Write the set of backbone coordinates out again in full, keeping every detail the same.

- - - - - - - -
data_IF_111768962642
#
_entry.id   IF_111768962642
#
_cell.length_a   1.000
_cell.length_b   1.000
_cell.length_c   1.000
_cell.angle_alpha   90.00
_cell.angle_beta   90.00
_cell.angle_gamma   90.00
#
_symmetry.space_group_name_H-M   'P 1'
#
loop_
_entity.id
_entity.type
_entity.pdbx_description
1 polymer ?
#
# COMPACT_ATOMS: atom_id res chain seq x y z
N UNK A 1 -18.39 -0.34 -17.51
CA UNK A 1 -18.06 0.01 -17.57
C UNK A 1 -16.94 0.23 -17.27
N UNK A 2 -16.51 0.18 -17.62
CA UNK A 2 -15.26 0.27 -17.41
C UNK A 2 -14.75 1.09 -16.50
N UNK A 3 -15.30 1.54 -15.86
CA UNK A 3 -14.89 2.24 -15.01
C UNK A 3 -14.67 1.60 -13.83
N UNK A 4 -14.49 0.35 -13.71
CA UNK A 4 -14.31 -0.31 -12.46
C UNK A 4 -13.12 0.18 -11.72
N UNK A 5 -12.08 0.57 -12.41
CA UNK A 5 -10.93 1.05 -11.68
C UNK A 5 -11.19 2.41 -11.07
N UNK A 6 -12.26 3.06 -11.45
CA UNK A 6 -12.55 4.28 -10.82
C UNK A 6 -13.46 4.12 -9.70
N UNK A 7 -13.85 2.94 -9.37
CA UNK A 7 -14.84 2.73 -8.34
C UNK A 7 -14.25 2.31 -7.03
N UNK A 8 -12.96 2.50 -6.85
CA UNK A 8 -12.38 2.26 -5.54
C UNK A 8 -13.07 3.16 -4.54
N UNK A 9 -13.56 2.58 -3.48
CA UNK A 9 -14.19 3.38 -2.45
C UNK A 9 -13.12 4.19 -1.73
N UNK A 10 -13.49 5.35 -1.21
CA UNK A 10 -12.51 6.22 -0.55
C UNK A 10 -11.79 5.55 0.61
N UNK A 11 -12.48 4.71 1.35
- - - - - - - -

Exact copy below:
data_IF_111768962642
#
_entry.id   IF_111768962642
#
_cell.length_a   1.000
_cell.length_b   1.000
_cell.length_c   1.000
_cell.angle_alpha   90.00
_cell.angle_beta   90.00
_cell.angle_gamma   90.00
#
_symmetry.space_group_name_H-M   'P 1'
#
loop_
_entity.id
_entity.type
_entity.pdbx_description
1 polymer ?
#
# COMPACT_ATOMS: atom_id res chain seq x y z
N UNK A 1 -18.39 -0.34 -17.51
CA UNK A 1 -18.06 0.01 -17.57
C UNK A 1 -16.94 0.23 -17.27
N UNK A 2 -16.51 0.18 -17.62
CA UNK A 2 -15.26 0.27 -17.41
C UNK A 2 -14.75 1.09 -16.50
N UNK A 3 -15.30 1.54 -15.86
CA UNK A 3 -14.89 2.24 -15.01
C UNK A 3 -14.67 1.60 -13.83
N UNK A 4 -14.49 0.35 -13.71
CA UNK A 4 -14.31 -0.31 -12.46
C UNK A 4 -13.12 0.18 -11.72
N UNK A 5 -12.08 0.57 -12.41
CA UNK A 5 -10.93 1.05 -11.68
C UNK A 5 -11.19 2.41 -11.07
N UNK A 6 -12.26 3.06 -11.45
CA UNK A 6 -12.55 4.28 -10.82
C UNK A 6 -13.46 4.12 -9.70
N UNK A 7 -13.85 2.94 -9.37
CA UNK A 7 -14.84 2.73 -8.34
C UNK A 7 -14.25 2.31 -7.03
N UNK A 8 -12.96 2.50 -6.85
CA UNK A 8 -12.38 2.26 -5.54
C UNK A 8 -13.07 3.16 -4.54
N UNK A 9 -13.56 2.58 -3.48
CA UNK A 9 -14.19 3.38 -2.45
C UNK A 9 -13.12 4.19 -1.73
N UNK A 10 -13.49 5.35 -1.21
CA UNK A 10 -12.51 6.22 -0.55
C UNK A 10 -11.79 5.55 0.61
N UNK A 11 -12.48 4.71 1.35